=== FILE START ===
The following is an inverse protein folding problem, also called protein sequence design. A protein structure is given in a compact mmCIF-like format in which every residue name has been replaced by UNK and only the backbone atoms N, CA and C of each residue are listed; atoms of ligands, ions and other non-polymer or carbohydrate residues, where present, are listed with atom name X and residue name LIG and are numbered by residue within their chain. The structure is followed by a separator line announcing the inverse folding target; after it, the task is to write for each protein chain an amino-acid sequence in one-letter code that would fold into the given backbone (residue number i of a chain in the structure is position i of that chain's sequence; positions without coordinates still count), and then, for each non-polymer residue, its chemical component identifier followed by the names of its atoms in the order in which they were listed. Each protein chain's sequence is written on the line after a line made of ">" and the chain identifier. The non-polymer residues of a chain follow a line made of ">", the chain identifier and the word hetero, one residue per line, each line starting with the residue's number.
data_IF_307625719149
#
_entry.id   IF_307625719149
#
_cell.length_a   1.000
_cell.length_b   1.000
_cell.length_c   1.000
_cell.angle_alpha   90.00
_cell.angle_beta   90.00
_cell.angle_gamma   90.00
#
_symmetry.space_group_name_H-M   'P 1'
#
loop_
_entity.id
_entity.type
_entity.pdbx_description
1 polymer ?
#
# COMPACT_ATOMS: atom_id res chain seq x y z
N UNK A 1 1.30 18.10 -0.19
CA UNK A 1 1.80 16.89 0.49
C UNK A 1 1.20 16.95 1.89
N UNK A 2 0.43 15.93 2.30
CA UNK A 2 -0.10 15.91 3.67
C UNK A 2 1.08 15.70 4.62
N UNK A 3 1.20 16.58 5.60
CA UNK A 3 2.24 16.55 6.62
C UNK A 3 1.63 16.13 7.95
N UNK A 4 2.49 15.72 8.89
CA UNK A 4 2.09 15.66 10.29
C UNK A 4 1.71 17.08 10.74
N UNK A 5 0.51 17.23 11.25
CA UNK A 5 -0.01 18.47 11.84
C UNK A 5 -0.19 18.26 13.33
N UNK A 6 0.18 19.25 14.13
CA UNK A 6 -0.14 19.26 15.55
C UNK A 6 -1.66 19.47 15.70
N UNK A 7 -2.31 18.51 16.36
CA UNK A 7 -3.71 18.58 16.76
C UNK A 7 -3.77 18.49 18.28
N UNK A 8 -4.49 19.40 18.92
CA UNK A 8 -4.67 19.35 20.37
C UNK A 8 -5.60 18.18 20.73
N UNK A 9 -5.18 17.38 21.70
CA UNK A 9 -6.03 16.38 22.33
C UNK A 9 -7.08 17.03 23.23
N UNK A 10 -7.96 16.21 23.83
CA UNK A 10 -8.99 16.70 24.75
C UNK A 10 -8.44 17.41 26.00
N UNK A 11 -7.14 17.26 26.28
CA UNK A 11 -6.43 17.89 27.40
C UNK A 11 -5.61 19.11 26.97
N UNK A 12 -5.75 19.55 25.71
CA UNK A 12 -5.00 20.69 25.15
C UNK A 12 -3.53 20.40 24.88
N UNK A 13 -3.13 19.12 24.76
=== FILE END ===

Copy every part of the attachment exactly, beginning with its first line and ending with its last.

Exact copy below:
The following is an inverse protein folding problem, also called protein sequence design. A protein structure is given in a compact mmCIF-like format in which every residue name has been replaced by UNK and only the backbone atoms N, CA and C of each residue are listed; atoms of ligands, ions and other non-polymer or carbohydrate residues, where present, are listed with atom name X and residue name LIG and are numbered by residue within their chain. The structure is followed by a separator line announcing the inverse folding target; after it, the task is to write for each protein chain an amino-acid sequence in one-letter code that would fold into the given backbone (residue number i of a chain in the structure is position i of that chain's sequence; positions without coordinates still count), and then, for each non-polymer residue, its chemical component identifier followed by the names of its atoms in the order in which they were listed. Each protein chain's sequence is written on the line after a line made of ">" and the chain identifier. The non-polymer residues of a chain follow a line made of ">", the chain identifier and the word hetero, one residue per line, each line starting with the residue's number.
data_IF_307625719149
#
_entry.id   IF_307625719149
#
_cell.length_a   1.000
_cell.length_b   1.000
_cell.length_c   1.000
_cell.angle_alpha   90.00
_cell.angle_beta   90.00
_cell.angle_gamma   90.00
#
_symmetry.space_group_name_H-M   'P 1'
#
loop_
_entity.id
_entity.type
_entity.pdbx_description
1 polymer ?
#
# COMPACT_ATOMS: atom_id res chain seq x y z
N UNK A 1 1.30 18.10 -0.19
CA UNK A 1 1.80 16.89 0.49
C UNK A 1 1.20 16.95 1.89
N UNK A 2 0.43 15.93 2.30
CA UNK A 2 -0.10 15.91 3.67
C UNK A 2 1.08 15.70 4.62
N UNK A 3 1.20 16.58 5.60
CA UNK A 3 2.24 16.55 6.62
C UNK A 3 1.63 16.13 7.95
N UNK A 4 2.49 15.72 8.89
CA UNK A 4 2.09 15.66 10.29
C UNK A 4 1.71 17.08 10.74
N UNK A 5 0.51 17.23 11.25
CA UNK A 5 -0.01 18.47 11.84
C UNK A 5 -0.19 18.26 13.33
N UNK A 6 0.18 19.25 14.13
CA UNK A 6 -0.14 19.26 15.55
C UNK A 6 -1.66 19.47 15.70
N UNK A 7 -2.31 18.51 16.36
CA UNK A 7 -3.71 18.58 16.76
C UNK A 7 -3.77 18.49 18.28
N UNK A 8 -4.49 19.40 18.92
CA UNK A 8 -4.67 19.35 20.37
C UNK A 8 -5.60 18.18 20.73
N UNK A 9 -5.18 17.38 21.70
CA UNK A 9 -6.03 16.38 22.33
C UNK A 9 -7.08 17.03 23.23
N UNK A 10 -7.96 16.21 23.83
CA UNK A 10 -8.99 16.70 24.75
C UNK A 10 -8.44 17.41 26.00
N UNK A 11 -7.14 17.26 26.28
CA UNK A 11 -6.43 17.89 27.40
C UNK A 11 -5.61 19.11 26.97
N UNK A 12 -5.75 19.55 25.71
CA UNK A 12 -5.00 20.69 25.15
C UNK A 12 -3.53 20.40 24.88
N UNK A 13 -3.13 19.12 24.76